William Whewell suggested these terms to Lyell in 1831; Lyell had asked Whewell to help him refine terms he was using for geological epochs, and Whewell responded by giving him several suggestions, of which these, added in a postscript, were the ones Lyell decided to use. A major concern for Whewell and Lyell was, as Whewell said, the fact that in scientific matters definition is rarely what you want words for; you usually want them instead to classify.


Whewell seems to have coined these terms in a review of Lyell's Principles of Geology.

V. Miscellaneous

O as the symbol for oxygen
It seems like a minor one, doesn't it? But one of the major scientific disputes in which Whewell was involved was the dispute over the best notation for chemistry, a topic on which there was considerable confusion and disarray at the time, since different chemists used different notations. Setting aside Dalton's symbolic representations, the most important notation system prior to Whewell was that of Berzelius, in which oxygen was represented by dots. Whewell campaigned very strongly for a more purely algebraic system of notation than is found in Berzelian systems, although he was willing to bend some features for practical convenience; one of his extraordinarily and, to us, surprisingly controversial proposals along these lines was his suggestion in 1831 that the letter O be used to indicate oxygen instead of the dots. One of the reasons people were so attached to the dots is that they were seen as neater and more clear than letter O, which increased the need for brackets and parentheses. In any case, the disputes over chemical notation had a long history after the dispute between the Berzelians and the Whewellians, but modern notation has features derived from both.

Whewell equation
The Whewell equation is a formula for describing a plane curve without requiring a particular coordinate system. Whewell proposed a version of it in a paper in 1849; hence the name.

While not coined by Whewell, it is perhaps appropriate, given his extensive mineralogical work that there is a mineral named after him. Whewellite is CaC2O4·H2O, i.e., calcium oxalate monohydrate. As far as I can determine, the name seems to be due to its discoverer, Henry James Brooke; Brooke had already discovered a mineral, which came to be called brookite, and the decision seems to have been made to name it after Whewell to avoid the unseemly situation of two minerals named after one person. At least, this is the reason that seems to be given in most mineral handbooks; how accurate it is, I do not know.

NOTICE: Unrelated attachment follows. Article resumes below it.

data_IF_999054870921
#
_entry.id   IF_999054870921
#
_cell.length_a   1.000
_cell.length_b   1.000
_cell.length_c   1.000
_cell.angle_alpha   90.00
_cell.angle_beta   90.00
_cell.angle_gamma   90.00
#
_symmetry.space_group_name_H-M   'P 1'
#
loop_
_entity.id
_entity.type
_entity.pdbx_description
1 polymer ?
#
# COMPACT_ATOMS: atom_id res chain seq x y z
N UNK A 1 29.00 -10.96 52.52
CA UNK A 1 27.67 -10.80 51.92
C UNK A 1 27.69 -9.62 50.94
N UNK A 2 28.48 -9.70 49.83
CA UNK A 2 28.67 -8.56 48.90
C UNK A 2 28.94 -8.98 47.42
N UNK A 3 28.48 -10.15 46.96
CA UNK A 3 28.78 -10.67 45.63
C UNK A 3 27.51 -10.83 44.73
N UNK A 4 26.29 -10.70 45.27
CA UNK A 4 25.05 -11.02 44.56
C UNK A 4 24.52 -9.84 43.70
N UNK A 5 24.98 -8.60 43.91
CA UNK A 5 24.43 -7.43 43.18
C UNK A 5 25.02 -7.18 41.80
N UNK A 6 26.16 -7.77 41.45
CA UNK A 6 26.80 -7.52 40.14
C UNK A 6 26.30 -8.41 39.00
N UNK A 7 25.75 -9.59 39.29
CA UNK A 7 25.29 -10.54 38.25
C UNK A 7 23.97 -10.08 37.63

Whewell also has a crater on the Moon named after him.

Body and Soul of Virtue

All external actions, no matter how excellent and admirable they may seem to human eyes, are merely the body of virtue, not its soul. Its soul, its form, lies in the sublimity and purity of the aim of those actions, which is hidden away in the inmost recesses of the human will, where virtue has its throne.

Antonio Rosmini, Theodicy, Volume 1, p. 292.

Monday, April 27, 2015

Sui Juris Churches VII: The Ruthenian Catholic Church

(on sui juris churches in general)

Liturgical Family: Byzantine

Primary Liturgical Languages: Church Slavonic and English

Juridical Status: Mixed, but usually classified as Metropolitan Archiepiscopal

Approximate Population (to Nearest 10,000): 650,000.

Brief History: All the particular churches of the Byzantine rite have their little peculiarities arising from their history. The primary peculiarity of the Ruthenian Byzantine Catholic Church is that it does not have a unified structure. In the United States, in which 'Ruthenian Catholic' and 'Byzantine Catholic' are sometimes practically synonymous, the Ruthenians are very well organized and have a Metropolitan Archbishop. But the (much larger) European part of the church is not within his jurisdiction but directly subject to Rome; the juridical status of the Ruthenian Catholic Church in the Ukraine is eparchial, and in the Czech Republic it is an exarchate, and these parts function independently.

The word 'Ruthenian' is related to the word 'Russian'; it generally indicates the population living in Transcarpathia or 'Little Russia'. Like many of the regions of Central Europe, this region has at times been 'Eastern' and at times been 'Western'; the significant factor in this was the rise of Catholic realms like Hungary and Poland. As Hungarian and Polish influence expanded, the Catholic kingdoms began to secure possession of areas of Europe that had previously been Orthodox. This led to a greater interaction between Orthodox and Catholic, and an increase in the likelihood that previously Orthodox clergy would become Catholic. The Ruthenian Catholic Church, in the proper sense, arose through a series of important unions that came about as a result of this interaction.

The Union of Brest occurred in 1595 and united a large number of Ukrainian and Belorussian clergy living in the Polish-Lithuanian Commonwealth to Rome. The Union of Uzhhorod in 1646 would follow Brest's lead for clergy living in the Kingdom of Hungary. Another union occurred in 1664 at Mukachevo. All of these were granted the right to continue in their prior rituals and rites, as long as they made certain doctrinal affirmations. For instance, one of the major contentions between East and West had long been the addition of the Filioque to the Nicene Creed; the Ruthenians were not required to add it as long as they affirmed that the doctrine expressed by the phrase was in fact true. They were also granted a relative degree of autonomy after 1771. These Ruthenian 'Uniate' churches, as they were called then, would serve as the direct root for four current particular churches: the Ukrainian and the Belarusian, who are primarily from the Brest line of the Union, and the Slovakian and Ruthenian, who are primarily from the Uzhhorod and Mukachevo lines.